The Mendelssohn Project has compiled the world’s most complete list of Felix Mendelssohn’s works, led by music director Stephen Somary and drawing upon “decades of thorough research by prominent Mendelssohn experts”. It equally focuses on the oeuvre of Felix Mendelssohn’s older sister Fanny, who was a composer in her own right, and whose death caused such grief to her brother that he died from a series of strokes a mere six months later. The Mendelssohn Project has the additional objective of recording their complete published and unpublished works.

The concerto for violin, piano and strings is a grandiose work for a thirteen-year old. It has three movements in typical fast-slow-fast fashion (Allegro-Adagio- Allegro molto) and its performance time is close to forty minutes.

Comparisons are inevitably made with Mendelssohn’s “other” violin concerto. We all know his famous violin concerto in E minor, but Mendelssohn also wrote a violin concerto, in D minor, the same key as the “double” concerto for violin and piano, just a year earlier. This work had also lain ‘dormant’ until violinist Yehudi Menuhin championed its revival and publication. The D minor violin concerto is also similarly constructed, with two allegros surrounding a central andante of great beauty.

In the “double concerto”, we hear a precocious understanding of the need to balance two completely different solo instruments; and the orchestra is allotted moments of beauty and brilliance befitting a tripartite conversation between equals. The central Adagio has the poetry and nobility of spirit of Mendelssohn’s Songs without Words, with soulful cadenzas for both instruments. It is ‘reminiscent’ in some ways of the opening of his string quartet (no. 2, opus 13 in A minor) that he would write just five years later.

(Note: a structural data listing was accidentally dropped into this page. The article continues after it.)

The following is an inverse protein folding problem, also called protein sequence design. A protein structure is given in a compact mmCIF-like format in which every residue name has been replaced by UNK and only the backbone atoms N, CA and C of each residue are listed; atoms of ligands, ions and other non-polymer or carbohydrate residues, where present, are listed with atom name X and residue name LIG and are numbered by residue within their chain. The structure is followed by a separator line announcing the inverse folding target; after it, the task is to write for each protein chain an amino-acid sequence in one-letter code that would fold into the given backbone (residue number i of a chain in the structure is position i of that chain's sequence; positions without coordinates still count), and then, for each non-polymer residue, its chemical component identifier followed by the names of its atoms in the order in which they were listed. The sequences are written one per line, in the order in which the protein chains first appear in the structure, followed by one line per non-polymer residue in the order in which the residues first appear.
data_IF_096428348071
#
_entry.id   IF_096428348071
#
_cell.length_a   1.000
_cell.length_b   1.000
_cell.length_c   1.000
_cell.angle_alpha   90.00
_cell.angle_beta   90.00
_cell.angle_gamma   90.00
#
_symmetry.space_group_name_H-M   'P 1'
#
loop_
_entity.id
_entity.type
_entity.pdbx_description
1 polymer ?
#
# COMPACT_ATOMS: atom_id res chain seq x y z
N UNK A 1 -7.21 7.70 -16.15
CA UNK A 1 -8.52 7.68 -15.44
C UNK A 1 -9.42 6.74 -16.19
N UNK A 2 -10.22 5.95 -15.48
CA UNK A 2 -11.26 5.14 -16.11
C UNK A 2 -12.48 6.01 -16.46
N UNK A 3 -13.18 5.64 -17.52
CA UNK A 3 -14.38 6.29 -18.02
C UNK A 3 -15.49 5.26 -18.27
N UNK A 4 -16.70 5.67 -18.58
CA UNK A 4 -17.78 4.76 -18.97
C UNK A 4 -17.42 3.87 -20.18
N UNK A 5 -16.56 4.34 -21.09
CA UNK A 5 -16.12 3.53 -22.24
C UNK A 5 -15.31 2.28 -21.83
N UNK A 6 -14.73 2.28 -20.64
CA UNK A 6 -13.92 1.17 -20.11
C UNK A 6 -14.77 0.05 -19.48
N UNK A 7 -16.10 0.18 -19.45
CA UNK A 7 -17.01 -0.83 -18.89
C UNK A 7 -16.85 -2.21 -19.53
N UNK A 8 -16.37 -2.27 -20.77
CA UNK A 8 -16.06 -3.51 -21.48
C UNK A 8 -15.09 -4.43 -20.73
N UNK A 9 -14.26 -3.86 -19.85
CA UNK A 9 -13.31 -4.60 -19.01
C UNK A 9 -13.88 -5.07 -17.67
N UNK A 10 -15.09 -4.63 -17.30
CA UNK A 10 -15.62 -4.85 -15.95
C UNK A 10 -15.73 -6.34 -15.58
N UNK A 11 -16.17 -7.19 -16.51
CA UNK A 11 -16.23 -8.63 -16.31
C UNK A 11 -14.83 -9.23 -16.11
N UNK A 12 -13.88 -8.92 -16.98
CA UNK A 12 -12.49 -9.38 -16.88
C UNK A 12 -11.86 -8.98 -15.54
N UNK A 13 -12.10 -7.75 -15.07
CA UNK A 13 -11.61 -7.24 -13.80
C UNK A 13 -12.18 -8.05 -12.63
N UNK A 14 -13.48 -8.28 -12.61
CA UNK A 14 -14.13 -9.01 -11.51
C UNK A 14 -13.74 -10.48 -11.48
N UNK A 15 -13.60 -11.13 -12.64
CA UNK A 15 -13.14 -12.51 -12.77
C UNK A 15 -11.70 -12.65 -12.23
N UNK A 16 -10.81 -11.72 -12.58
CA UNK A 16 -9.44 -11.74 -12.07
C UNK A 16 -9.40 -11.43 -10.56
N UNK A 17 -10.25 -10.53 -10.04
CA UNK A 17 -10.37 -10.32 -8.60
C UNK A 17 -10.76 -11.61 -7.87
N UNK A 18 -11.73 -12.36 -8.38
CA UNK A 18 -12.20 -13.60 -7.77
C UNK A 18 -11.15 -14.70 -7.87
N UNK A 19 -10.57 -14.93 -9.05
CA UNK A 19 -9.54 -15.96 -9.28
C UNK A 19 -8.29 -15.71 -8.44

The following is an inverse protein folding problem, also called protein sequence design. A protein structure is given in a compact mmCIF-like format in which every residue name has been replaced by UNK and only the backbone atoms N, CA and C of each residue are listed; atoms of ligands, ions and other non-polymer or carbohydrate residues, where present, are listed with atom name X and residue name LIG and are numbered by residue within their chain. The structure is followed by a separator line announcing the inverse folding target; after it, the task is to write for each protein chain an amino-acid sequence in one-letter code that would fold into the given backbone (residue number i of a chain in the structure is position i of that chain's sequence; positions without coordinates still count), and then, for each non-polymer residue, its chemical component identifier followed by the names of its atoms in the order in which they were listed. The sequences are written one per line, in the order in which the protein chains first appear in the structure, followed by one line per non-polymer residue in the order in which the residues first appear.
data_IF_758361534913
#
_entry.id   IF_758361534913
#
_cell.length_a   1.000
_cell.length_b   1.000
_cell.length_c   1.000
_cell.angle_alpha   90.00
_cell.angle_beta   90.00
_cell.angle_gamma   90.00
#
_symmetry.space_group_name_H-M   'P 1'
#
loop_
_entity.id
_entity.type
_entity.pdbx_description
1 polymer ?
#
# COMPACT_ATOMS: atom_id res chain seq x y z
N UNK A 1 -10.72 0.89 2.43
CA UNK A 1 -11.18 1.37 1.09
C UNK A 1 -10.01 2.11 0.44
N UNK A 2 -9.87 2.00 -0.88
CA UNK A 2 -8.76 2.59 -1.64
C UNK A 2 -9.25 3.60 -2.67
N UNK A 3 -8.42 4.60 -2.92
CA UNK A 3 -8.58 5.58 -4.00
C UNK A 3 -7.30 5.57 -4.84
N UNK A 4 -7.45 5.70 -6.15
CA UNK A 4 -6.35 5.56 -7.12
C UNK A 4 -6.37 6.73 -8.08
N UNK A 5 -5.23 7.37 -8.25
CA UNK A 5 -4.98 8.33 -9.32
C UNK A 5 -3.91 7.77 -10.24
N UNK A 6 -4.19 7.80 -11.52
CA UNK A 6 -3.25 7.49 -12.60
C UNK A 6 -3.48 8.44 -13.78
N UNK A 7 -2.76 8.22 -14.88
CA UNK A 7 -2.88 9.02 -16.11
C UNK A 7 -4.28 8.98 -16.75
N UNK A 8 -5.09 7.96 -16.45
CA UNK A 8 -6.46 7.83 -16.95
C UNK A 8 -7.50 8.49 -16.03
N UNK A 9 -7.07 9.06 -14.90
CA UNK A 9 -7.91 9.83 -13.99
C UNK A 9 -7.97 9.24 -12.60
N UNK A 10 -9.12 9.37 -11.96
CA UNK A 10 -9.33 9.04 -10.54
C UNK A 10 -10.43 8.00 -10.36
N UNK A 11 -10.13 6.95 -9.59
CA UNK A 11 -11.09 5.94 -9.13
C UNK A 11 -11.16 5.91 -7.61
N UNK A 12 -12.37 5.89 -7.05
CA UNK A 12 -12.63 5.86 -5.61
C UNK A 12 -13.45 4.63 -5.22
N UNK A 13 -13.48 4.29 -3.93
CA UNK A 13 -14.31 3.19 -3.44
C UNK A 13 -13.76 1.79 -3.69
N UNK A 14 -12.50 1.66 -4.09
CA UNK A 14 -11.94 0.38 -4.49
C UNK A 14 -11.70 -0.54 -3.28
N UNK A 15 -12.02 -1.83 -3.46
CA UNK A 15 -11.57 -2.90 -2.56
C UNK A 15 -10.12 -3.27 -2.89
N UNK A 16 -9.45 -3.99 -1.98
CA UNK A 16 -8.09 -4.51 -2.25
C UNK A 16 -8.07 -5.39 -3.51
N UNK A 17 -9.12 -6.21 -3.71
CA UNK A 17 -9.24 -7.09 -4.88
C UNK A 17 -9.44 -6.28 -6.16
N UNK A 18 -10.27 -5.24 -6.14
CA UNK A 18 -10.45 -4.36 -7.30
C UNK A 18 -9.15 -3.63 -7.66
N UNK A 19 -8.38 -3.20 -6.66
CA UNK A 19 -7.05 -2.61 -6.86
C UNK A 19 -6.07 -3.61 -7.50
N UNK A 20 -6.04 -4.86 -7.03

This work does not yet have the maturity of the ‘highlights’ of Mendelssohn’s compositional achievements as a teenager: his famous ‘Midsummer Night’s Dream overture and his Octet for Strings. The first movement at eighteen minutes seems overly stretched. But there are all the hallmarks of Mendelssohn’s music in this work, to borrow the words of musicologist Jonathan Rhodes Lee: “Mozartean clarity stands comfortably alongside Beethovenian grandeur, the formal creativity of C.P.E. Bach beside the lyrical beauty of Schubert.”

(An edited version of this article was published on 17 May 2015 in the Navhind Times Goa India)